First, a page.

The disastrous "Mars Attacks!" raised fears that Tim Burton had lost his touch as a twisted fantasist. Three years later, the director retreats to Grand Guignol turf with "Sleepy Hollow," an agreeably macabre fable that's no less enjoyable for its lack of ambition. It's the sort of picture the cemetery-minded Burton can turn out in his sleep, but a holding pattern that's still worth watching.
Few tales are better suited to the Burton treatment than the legend of the Headless Horseman. Working with screenwriter Andrew Kevin Walker, he fleshes out the story by reimagining Ichabod Crane (a schoolteacher in Washington Irving's story) as a no-nonsense constable investigating some gruesome murders in the small village of Sleepy Hollow. Its citizens are expiring one by one, their heads separated from their bodies by an unseen attacker.
Crane assumes that the slaughter is the work of a human assailant out to avenge an injustice or cover up a secret in a tightly knit community. The longer he lingers in Sleepy Hollow, however, the more he believes its lore that the killer is the decapitated ghost of a Hessian who once terrorized the countryside.
Leaving nothing to chance, Burton populates his cast with reliable cronies. Johnny Depp ("Edward Scissorhands," "Ed Wood") gives Crane a stiff gait and exaggerated English accent that parody the onscreen stereotype of the gentleman. He's a cousin to Keanu Reeves' Jonathan Harker in "Bram Stoker's Dracula," but Depp is intentionally funny.
Christopher Walken ("Batman Returns") has a wordless cameo as the Horseman (in a prebeheading flashback), and Jeffrey Jones ("Beetlejuice," "Ed Wood") and Michael Gough (the Batman series' Alfred) both play village elders.
Even the newcomers seem like familiar faces. Christina Ricci -- whose "Addams Family" movies were but a screen test for a Burton project -- is Katrina Van Tassel, Crane's mysterious love interest. Christopher Lee's appearance as the burgomaster who assigns Crane to the case serves the same function as Vincent Price's turn in "Scissorhands": legitimizing Burton's nightmares by associating them with monsters of old.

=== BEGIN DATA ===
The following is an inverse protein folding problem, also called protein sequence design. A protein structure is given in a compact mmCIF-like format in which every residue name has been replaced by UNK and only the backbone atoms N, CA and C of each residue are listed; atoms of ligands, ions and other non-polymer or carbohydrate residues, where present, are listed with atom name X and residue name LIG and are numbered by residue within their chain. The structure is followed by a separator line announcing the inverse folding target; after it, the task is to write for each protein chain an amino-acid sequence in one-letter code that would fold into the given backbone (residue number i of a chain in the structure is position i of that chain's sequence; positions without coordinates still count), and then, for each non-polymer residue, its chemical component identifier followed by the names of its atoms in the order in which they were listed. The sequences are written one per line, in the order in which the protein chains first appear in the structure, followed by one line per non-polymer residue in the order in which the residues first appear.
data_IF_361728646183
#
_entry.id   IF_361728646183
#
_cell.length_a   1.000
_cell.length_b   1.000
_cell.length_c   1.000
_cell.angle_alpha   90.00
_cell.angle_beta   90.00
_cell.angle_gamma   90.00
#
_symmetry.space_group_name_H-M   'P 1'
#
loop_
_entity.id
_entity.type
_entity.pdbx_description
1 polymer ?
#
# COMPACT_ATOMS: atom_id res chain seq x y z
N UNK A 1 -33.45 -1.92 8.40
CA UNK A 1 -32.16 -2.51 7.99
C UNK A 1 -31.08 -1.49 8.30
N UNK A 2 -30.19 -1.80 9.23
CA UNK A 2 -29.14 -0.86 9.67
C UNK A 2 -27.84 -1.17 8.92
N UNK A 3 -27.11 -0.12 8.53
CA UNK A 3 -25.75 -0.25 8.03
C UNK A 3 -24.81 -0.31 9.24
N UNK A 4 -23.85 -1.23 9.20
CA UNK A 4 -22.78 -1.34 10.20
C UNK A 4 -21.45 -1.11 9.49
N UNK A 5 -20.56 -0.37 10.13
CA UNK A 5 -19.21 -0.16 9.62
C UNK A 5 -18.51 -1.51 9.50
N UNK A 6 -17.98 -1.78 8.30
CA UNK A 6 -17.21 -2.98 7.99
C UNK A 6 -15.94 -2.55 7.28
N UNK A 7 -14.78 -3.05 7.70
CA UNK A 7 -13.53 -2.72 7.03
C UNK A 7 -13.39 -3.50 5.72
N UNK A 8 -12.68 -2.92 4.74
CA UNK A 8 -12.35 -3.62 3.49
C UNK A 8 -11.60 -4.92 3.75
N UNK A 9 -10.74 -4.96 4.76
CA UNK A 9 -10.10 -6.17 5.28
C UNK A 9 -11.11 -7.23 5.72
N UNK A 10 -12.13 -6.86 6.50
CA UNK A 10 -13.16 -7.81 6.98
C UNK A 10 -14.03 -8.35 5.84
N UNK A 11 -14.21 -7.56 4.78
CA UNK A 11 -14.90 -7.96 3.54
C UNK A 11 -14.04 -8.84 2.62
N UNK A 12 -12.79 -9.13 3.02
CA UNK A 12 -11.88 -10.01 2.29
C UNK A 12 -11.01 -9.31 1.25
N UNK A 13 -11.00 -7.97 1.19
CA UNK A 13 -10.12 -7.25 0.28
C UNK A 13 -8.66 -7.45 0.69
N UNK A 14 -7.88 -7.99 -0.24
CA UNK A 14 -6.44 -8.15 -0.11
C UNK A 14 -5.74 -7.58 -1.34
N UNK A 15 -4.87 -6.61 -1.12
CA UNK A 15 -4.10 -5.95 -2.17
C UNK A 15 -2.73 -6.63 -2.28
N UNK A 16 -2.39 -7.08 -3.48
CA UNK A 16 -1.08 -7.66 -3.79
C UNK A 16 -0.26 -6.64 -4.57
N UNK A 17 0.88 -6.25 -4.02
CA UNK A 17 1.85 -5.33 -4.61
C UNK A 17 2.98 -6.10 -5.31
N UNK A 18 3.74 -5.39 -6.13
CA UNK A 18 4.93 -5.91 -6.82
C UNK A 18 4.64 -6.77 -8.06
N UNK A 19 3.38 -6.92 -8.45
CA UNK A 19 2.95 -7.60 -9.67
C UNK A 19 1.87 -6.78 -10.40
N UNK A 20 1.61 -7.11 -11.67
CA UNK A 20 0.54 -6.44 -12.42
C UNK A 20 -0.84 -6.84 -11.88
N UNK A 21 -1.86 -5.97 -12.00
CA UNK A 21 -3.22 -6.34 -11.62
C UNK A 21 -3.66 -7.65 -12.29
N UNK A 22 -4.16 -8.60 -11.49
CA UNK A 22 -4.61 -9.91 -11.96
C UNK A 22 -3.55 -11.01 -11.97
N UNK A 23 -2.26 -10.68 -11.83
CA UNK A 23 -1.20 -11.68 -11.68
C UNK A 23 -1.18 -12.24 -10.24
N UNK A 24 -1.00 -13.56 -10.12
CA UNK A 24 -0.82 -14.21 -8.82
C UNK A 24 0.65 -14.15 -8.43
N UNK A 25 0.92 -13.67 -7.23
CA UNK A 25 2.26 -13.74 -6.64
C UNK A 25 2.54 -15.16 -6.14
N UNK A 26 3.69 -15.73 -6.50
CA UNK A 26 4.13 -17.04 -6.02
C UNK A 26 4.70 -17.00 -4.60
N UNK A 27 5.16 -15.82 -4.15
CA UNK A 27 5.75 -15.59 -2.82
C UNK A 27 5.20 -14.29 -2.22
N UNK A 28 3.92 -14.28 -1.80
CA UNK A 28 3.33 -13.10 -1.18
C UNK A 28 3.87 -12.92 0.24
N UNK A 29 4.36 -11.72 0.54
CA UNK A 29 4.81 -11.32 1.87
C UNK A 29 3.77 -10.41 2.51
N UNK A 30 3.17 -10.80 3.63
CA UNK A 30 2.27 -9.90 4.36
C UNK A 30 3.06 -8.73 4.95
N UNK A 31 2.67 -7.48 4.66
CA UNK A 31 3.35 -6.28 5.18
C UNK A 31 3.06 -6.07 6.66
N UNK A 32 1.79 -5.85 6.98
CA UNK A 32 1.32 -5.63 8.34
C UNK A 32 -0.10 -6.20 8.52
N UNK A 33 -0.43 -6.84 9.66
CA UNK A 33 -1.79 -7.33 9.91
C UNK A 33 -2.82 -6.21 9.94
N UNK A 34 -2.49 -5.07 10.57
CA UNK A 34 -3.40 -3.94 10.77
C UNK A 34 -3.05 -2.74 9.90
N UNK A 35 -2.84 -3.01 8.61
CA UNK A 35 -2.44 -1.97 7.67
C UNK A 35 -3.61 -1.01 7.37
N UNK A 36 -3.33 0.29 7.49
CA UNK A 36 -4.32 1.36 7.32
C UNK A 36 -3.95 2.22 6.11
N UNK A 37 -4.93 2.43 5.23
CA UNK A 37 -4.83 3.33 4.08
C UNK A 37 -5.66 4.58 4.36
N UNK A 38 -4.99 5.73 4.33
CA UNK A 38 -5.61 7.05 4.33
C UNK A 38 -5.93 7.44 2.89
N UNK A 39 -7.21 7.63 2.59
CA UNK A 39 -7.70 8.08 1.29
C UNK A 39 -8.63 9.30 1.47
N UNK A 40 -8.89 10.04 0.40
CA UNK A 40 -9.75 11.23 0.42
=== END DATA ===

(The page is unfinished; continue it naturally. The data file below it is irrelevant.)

"Sleepy Hollow" returns the favor by paying homage to Hammer Films, the British production house that brought Lee's "Dracula" to fame in the 1950s and 1960s. Like the Hammer classics, Burton's latest is awash in impossibly red blood that spurts with slapstick frequency. And the intrepid Crane is a winking extension of that studio's stable of fearless vampire killers.
Visually, Burton learned Hammer's lessons long ago. His soundstage forests look better than real exteriors ever could, and his matte paintings fix "Sleepy Hollow" in a twilight of prerain mistiness. (Washington Irving, meet Thomas Kinkade.)
Pacing, as always, is the director's Achilles' heel. Dialogue scenes often go on longer than the plot requires, then spill into brief, anticlimactic action sequences. Still, the scattershot approach is more fun than the deadening uniformity of George Lucas, and Burton actually shows signs of an improved story sense. For once, he follows a mystery through to its conclusion, never abandoning it to indulge in extraneous wackiness.
Other directors might not count the belated learning of that basic lesson as progress. But returning to your roots after attempting to "branch out" with a Martian invasion is pretty ludicrous on its face. We love Burton for his style, not his range. "Sleepy Hollow" has style in spades, no matter how often we've seen it before.